A seal/expunge packet can be obtained at the Clerk of Courts. The packet must be correctly completed and submitted to FDLE for processing by the applicant. If approved, the applicant will receive a Certificate of Eligibility from FDLE. The applicant should then file the certificate with the Clerk of Courts and set up a hearing with a judge. If the judge approves, a court order is then originated. Once the applicant pays the required fees, certified copies of the court order are disseminated to the appropriate agencies.
Please note that a record cannot be sealed or expunged by a law enforcement agency without a certified copy of the court order.
Traffic Crash Reports
Per Florida Statute Section 316.066, traffic crash reports are not a public record under the provisions of Florida Statute Section 119.07 for a period of 60 days after the date the report is filed with the following exceptions:
- The parties involved;
- Their legal representatives;
- Their licensed insurance agents;
- Their insurers;
- Persons under contract with such insurer to provide claims or underwriting information;
- Prosecutorial authorities;
- Radio and television stations licensed by the FCC;
- Newspapers qualified to publish legal notices and free newspapers of general circulation, published once a week or more often, available and of interest to the public generally for the dissemination of news. For the purpose of Florida Statute Section 316.066, the following products are NOT qualifying newspapers: those intended primarily for members of a particular profession or occupational group; those with the primary purpose of distributing advertising; those with the primary purpose of publishing names and other personally identifying information concerning parties to motor vehicle crashes;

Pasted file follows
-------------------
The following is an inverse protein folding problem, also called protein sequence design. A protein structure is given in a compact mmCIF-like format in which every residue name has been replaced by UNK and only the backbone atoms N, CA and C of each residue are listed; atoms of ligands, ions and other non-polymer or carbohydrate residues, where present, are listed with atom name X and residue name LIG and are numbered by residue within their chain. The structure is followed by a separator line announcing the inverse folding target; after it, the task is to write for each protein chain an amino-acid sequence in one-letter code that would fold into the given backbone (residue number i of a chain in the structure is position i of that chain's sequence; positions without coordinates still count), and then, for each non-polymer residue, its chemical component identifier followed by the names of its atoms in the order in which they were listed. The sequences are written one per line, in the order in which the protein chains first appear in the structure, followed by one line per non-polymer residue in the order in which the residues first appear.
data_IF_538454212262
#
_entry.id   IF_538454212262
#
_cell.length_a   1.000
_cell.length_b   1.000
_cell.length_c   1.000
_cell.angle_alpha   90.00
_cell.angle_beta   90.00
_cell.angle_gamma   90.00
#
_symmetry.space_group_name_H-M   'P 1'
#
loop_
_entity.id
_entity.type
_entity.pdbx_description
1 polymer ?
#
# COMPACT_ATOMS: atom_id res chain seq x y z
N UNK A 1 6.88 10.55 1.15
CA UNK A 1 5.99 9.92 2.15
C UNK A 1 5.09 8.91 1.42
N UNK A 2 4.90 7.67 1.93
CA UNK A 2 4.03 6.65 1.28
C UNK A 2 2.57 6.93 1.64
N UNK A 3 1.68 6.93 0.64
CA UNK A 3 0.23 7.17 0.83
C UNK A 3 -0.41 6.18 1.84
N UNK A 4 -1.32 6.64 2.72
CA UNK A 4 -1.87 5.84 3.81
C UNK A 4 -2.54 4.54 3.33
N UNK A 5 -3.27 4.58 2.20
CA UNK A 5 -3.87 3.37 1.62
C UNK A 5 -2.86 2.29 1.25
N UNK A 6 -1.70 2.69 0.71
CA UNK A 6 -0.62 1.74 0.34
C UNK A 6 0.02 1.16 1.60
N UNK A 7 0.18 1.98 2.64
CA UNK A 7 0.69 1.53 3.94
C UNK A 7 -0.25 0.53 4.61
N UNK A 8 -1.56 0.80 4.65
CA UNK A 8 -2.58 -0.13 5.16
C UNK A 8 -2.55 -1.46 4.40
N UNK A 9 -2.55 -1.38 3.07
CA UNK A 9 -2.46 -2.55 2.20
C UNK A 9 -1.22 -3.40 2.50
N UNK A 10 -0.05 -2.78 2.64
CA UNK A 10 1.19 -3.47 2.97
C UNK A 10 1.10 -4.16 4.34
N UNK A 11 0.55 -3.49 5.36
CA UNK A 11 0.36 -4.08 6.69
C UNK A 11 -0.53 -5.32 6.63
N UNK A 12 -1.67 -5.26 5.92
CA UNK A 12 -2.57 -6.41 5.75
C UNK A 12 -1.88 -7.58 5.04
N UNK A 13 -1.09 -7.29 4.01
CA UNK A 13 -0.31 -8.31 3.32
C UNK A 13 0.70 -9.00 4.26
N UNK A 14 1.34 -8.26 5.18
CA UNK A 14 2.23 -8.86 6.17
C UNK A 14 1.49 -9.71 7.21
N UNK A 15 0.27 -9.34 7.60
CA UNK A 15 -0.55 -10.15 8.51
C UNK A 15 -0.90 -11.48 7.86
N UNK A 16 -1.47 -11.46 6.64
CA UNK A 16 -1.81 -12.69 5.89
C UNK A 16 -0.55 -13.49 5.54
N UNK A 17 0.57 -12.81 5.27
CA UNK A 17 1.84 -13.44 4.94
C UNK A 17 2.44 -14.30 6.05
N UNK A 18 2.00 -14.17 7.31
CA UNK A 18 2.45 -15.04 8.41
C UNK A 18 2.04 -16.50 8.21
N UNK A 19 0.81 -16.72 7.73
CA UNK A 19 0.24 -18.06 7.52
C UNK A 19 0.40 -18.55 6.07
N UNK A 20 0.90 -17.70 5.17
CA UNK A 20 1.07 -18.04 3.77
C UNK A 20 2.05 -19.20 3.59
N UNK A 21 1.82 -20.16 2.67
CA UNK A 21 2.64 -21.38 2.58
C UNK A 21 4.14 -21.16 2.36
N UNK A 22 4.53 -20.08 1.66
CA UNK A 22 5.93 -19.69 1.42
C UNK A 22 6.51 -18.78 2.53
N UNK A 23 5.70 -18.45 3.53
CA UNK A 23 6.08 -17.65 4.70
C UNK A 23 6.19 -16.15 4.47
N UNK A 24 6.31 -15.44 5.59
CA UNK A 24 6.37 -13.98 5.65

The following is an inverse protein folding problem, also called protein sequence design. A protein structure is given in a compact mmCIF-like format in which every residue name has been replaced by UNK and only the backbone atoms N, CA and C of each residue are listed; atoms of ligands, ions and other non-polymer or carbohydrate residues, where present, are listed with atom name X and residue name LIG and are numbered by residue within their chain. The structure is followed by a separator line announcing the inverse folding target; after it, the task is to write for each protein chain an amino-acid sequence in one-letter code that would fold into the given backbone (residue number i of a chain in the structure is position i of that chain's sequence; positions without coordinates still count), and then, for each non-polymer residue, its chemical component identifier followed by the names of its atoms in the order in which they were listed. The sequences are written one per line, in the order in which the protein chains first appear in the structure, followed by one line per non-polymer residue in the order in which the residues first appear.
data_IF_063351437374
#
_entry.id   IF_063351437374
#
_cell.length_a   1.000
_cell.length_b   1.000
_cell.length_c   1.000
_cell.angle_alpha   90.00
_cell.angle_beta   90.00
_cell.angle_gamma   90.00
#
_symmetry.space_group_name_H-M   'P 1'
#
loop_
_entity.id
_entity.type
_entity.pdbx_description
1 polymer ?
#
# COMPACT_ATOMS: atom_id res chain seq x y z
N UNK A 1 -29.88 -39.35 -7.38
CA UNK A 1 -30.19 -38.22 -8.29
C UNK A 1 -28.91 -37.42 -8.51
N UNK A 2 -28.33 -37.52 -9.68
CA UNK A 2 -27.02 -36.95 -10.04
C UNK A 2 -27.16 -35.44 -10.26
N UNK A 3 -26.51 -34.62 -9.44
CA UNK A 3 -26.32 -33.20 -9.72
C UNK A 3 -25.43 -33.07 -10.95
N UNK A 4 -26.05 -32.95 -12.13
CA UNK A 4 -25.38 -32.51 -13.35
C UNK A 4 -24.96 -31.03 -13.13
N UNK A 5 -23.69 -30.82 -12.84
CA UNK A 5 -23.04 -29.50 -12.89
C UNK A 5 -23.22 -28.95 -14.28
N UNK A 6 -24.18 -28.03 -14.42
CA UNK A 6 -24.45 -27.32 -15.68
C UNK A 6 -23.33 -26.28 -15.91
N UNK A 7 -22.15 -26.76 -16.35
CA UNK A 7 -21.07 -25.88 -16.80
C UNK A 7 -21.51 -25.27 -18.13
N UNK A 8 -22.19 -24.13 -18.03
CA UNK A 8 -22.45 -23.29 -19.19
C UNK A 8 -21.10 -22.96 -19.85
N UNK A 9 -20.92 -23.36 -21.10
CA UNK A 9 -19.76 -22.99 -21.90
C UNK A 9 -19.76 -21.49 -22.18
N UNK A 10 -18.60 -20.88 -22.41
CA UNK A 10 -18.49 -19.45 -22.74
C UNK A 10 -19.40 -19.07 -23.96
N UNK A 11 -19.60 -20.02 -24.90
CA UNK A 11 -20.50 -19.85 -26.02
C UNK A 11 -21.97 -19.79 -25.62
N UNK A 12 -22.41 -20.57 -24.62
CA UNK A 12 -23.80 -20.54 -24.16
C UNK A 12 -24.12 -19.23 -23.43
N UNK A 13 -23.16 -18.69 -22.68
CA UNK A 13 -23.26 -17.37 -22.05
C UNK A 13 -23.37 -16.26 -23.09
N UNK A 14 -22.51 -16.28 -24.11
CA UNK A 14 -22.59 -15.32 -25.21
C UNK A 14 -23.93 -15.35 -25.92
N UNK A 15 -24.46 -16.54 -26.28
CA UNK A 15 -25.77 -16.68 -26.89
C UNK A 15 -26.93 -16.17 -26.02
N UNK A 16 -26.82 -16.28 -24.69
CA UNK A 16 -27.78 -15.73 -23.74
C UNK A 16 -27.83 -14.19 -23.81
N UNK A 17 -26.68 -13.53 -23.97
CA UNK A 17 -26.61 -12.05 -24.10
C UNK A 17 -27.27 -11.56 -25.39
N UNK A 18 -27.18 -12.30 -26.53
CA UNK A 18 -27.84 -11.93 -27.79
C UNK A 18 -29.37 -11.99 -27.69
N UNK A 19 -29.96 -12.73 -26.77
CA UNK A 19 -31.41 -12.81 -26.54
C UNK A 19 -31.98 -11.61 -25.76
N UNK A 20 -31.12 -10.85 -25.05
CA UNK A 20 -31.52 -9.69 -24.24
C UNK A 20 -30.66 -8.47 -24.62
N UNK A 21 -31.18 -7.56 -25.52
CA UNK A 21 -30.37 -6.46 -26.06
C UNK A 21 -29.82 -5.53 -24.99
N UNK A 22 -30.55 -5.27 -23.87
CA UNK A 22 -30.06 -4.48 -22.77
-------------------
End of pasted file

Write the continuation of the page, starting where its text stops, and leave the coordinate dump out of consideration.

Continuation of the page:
- State and Federal Agencies authorized to have access to such reports by any provision of the law.
The State requires that anyone requesting a traffic crash report within the first 60 days of its occurrence must complete an affidavit specifying why you are entitled to that report and that the information contained in the report will not be used for commercial solicitation. A separate affidavit must be completed for each traffic crash report that is requested.
**Any person, knowing that he or she is not entitled to obtain information made confidential by this section is guilty of a felony of the third degree, punishable as provided in Florida Statute Section 775.082, 775.083 or 775.084.
After the 60 days, an affidavit is no longer required to obtain a crash report.
Please allow up to 10 business days after a traffic crash has occurred or has been reported before attempting to obtain a copy of the report.
- Local background checks are free of charge
- $ .15 per single-sided copy
- $ .20 per double-sided copy
- $1.00 per photograph
- $5.00 per CD